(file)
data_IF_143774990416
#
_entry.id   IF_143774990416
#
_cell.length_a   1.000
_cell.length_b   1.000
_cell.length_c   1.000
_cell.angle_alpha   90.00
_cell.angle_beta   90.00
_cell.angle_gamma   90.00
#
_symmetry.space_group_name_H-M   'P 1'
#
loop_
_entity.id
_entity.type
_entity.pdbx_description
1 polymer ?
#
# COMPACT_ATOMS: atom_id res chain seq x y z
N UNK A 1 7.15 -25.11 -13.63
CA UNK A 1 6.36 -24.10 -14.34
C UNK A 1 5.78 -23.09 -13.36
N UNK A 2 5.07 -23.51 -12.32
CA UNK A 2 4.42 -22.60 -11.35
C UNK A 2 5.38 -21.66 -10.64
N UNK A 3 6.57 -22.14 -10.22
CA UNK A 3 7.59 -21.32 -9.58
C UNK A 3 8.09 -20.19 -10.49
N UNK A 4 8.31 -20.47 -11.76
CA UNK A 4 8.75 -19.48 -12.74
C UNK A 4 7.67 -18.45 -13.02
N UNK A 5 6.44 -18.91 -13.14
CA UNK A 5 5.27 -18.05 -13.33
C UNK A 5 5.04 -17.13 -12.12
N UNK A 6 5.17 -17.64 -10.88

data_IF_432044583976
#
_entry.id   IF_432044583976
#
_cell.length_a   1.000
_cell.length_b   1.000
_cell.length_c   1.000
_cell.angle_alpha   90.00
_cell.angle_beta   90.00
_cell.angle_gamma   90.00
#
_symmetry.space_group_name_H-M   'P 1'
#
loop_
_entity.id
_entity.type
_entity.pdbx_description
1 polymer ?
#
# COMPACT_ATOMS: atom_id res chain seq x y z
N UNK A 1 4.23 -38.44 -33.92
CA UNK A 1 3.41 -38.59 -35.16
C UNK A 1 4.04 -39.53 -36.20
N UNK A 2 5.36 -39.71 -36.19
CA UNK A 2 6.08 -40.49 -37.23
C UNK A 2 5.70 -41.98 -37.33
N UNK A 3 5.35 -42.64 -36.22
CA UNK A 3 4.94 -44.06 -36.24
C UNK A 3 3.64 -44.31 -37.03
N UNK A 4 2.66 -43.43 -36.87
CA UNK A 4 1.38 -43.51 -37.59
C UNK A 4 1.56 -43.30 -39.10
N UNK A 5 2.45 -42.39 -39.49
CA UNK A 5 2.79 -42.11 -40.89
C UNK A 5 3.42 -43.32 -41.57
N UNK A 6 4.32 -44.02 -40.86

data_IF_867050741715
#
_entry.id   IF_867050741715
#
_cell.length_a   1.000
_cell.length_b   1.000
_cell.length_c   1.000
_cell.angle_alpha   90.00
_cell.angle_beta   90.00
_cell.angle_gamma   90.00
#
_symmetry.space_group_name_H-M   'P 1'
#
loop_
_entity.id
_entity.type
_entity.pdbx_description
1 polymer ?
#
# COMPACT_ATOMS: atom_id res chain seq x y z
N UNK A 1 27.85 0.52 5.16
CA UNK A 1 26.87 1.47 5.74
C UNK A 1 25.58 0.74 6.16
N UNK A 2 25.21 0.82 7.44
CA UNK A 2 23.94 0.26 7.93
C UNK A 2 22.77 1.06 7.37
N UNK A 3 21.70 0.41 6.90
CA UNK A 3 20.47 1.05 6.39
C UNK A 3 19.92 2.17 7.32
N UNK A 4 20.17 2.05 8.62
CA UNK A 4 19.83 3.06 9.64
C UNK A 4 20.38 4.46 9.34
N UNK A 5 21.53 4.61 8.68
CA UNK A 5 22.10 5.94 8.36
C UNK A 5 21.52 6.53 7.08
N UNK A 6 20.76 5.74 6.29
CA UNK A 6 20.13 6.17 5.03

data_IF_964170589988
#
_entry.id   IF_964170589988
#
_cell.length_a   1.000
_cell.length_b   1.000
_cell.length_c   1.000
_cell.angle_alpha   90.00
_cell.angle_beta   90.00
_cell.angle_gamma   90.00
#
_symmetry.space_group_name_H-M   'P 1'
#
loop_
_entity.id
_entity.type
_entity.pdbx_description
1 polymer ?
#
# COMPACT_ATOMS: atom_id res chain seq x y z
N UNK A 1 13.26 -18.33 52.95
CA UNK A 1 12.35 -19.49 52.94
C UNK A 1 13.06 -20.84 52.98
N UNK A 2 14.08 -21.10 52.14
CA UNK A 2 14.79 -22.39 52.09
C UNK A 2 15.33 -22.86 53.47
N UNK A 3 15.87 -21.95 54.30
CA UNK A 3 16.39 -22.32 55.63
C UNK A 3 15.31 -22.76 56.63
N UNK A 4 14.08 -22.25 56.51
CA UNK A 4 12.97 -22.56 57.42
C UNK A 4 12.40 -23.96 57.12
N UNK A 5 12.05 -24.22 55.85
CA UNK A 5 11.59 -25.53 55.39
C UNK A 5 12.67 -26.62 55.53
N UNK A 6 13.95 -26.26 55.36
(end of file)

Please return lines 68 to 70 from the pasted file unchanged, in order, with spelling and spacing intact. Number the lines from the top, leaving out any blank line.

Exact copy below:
C UNK A 4 1.56 -43.30 -39.10
N UNK A 5 2.45 -42.39 -39.49
CA UNK A 5 2.79 -42.11 -40.89